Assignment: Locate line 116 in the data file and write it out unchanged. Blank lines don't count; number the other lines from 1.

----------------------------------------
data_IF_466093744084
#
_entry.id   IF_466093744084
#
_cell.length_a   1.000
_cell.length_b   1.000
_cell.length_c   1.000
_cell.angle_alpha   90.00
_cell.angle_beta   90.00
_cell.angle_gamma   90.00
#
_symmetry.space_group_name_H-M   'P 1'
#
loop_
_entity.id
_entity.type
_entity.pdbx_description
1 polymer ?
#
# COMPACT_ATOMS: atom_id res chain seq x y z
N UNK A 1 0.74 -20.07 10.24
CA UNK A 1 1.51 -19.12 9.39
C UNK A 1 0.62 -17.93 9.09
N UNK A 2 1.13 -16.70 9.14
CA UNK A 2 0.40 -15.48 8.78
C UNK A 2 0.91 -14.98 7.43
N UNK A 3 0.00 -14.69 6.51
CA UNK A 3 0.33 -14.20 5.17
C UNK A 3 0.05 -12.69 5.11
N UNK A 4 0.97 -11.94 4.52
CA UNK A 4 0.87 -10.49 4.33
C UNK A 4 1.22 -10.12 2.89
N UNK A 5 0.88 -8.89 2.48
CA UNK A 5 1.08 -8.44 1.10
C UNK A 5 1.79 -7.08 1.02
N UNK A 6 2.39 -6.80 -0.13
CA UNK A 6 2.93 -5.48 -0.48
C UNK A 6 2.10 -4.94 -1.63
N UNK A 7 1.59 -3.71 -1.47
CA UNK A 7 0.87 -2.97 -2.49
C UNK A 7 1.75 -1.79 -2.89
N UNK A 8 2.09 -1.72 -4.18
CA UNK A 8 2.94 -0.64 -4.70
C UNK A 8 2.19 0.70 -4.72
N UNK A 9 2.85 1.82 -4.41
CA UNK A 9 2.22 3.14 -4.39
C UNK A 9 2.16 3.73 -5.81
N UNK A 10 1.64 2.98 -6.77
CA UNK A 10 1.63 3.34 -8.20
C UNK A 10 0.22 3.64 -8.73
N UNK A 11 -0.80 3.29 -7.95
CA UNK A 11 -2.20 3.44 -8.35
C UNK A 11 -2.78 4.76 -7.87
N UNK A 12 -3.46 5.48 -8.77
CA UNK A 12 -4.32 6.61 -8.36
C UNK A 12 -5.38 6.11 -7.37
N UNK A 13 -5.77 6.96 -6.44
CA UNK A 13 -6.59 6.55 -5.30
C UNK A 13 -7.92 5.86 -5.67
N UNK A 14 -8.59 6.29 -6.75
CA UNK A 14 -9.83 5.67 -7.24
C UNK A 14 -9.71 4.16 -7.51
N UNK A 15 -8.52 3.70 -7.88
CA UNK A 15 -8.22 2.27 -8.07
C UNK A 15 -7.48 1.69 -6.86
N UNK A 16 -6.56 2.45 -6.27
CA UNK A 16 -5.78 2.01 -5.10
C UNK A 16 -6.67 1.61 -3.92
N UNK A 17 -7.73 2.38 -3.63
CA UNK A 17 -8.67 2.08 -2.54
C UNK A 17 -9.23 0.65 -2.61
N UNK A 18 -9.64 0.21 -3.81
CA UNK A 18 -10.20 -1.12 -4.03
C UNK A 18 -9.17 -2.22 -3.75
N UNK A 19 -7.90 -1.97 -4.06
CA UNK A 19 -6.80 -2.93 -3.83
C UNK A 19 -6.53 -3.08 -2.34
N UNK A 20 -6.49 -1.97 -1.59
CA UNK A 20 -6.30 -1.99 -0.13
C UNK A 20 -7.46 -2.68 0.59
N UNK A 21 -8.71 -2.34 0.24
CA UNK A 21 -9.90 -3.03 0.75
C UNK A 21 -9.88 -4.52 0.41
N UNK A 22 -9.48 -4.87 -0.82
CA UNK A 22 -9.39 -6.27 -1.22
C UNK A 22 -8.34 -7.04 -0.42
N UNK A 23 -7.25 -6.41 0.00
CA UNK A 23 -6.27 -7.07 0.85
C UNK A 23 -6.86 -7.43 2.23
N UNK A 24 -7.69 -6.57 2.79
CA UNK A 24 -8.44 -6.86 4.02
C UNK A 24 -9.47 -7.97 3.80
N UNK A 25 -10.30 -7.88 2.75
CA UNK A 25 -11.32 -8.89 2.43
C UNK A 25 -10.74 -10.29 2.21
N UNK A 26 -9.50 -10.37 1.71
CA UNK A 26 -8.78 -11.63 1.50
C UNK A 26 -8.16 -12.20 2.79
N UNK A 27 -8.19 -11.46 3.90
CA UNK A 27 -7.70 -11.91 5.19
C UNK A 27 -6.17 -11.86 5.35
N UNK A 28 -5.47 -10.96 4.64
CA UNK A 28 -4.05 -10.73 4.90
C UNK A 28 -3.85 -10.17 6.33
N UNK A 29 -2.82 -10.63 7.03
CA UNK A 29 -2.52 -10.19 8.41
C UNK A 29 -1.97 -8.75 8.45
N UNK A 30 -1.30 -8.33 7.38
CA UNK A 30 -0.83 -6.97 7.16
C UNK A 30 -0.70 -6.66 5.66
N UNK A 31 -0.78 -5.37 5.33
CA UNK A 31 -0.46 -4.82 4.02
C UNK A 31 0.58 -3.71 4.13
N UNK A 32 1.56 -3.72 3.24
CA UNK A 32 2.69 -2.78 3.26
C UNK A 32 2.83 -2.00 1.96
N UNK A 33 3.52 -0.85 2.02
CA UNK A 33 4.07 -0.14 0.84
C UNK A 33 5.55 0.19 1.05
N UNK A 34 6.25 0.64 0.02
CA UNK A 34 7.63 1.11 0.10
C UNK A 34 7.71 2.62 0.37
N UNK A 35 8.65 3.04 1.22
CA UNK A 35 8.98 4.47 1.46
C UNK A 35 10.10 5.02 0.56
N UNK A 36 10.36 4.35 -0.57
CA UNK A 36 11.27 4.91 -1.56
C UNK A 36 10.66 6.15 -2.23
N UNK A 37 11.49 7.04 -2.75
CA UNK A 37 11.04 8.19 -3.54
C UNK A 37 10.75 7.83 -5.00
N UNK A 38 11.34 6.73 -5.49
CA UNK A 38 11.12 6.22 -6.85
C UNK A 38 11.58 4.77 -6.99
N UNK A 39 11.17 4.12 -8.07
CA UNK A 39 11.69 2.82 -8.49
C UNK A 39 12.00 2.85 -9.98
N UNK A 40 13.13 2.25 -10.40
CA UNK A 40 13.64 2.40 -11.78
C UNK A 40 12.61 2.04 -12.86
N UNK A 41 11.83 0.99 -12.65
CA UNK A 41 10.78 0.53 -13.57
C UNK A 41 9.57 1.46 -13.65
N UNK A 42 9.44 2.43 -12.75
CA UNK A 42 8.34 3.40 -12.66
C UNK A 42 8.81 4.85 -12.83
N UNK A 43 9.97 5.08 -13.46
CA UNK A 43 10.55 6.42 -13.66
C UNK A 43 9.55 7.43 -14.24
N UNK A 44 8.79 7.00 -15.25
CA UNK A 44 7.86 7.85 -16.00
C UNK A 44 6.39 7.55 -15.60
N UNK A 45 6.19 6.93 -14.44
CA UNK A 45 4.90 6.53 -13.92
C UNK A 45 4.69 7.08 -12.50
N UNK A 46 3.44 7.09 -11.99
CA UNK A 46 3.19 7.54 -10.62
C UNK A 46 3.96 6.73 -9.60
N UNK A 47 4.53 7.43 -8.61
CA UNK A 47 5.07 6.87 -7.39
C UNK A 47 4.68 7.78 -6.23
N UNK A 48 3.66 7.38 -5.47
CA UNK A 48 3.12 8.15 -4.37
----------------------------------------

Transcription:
C UNK A 32 2.83 -2.00 1.96